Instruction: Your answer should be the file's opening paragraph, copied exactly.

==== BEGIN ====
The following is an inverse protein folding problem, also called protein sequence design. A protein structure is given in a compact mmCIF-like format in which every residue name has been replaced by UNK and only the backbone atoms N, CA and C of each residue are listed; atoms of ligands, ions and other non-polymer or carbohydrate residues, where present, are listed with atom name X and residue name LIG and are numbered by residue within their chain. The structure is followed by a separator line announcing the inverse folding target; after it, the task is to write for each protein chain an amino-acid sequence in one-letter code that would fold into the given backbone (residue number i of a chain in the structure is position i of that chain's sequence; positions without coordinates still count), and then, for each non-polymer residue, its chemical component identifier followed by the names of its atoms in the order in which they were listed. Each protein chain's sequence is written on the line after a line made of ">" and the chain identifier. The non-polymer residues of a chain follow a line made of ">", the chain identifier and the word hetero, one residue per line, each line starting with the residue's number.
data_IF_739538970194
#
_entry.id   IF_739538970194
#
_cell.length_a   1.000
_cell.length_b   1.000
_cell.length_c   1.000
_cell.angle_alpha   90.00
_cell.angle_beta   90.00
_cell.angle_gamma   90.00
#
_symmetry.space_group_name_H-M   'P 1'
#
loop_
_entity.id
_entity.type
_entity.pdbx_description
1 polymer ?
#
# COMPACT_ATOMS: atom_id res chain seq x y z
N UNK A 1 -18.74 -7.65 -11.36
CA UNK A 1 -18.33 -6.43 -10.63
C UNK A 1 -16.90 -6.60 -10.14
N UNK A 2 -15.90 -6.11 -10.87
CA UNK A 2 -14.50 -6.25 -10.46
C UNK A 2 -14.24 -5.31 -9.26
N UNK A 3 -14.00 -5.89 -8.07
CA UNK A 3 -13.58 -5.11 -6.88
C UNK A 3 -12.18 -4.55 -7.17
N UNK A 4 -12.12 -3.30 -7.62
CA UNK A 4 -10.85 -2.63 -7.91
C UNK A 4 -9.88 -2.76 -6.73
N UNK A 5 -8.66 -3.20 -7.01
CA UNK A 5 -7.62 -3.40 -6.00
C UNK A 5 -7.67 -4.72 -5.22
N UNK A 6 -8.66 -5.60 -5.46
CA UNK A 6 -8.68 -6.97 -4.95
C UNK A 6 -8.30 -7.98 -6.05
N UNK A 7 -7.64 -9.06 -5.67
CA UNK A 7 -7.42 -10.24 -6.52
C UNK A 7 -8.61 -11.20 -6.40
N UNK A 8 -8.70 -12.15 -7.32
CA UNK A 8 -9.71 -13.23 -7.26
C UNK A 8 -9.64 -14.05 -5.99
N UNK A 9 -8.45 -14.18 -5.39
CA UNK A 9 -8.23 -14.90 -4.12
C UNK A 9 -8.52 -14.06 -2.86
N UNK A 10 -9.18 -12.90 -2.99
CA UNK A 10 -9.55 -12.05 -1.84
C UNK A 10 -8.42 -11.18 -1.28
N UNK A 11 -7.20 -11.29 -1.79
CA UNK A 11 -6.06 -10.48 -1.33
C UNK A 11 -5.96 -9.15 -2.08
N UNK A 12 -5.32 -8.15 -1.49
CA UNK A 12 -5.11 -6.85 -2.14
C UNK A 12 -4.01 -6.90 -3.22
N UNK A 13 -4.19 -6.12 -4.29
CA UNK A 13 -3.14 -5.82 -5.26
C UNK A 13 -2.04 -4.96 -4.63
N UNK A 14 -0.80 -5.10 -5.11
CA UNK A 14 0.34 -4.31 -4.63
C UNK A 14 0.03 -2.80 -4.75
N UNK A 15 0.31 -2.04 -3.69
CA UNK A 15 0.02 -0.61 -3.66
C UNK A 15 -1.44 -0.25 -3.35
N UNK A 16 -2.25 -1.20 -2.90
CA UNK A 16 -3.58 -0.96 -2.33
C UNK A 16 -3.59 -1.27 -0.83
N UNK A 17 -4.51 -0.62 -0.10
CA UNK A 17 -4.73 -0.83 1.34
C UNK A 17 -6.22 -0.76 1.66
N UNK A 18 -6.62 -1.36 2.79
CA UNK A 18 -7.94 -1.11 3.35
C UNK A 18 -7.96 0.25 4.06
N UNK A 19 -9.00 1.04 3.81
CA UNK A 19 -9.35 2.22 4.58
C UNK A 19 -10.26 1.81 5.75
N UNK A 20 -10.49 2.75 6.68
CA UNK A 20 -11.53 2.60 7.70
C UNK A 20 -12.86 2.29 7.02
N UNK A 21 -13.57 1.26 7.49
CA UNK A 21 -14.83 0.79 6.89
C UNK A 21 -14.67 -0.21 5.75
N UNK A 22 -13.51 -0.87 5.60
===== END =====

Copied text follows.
The following is an inverse protein folding problem, also called protein sequence design. A protein structure is given in a compact mmCIF-like format in which every residue name has been replaced by UNK and only the backbone atoms N, CA and C of each residue are listed; atoms of ligands, ions and other non-polymer or carbohydrate residues, where present, are listed with atom name X and residue name LIG and are numbered by residue within their chain. The structure is followed by a separator line announcing the inverse folding target; after it, the task is to write for each protein chain an amino-acid sequence in one-letter code that would fold into the given backbone (residue number i of a chain in the structure is position i of that chain's sequence; positions without coordinates still count), and then, for each non-polymer residue, its chemical component identifier followed by the names of its atoms in the order in which they were listed. Each protein chain's sequence is written on the line after a line made of ">" and the chain identifier. The non-polymer residues of a chain follow a line made of ">", the chain identifier and the word hetero, one residue per line, each line starting with the residue's number.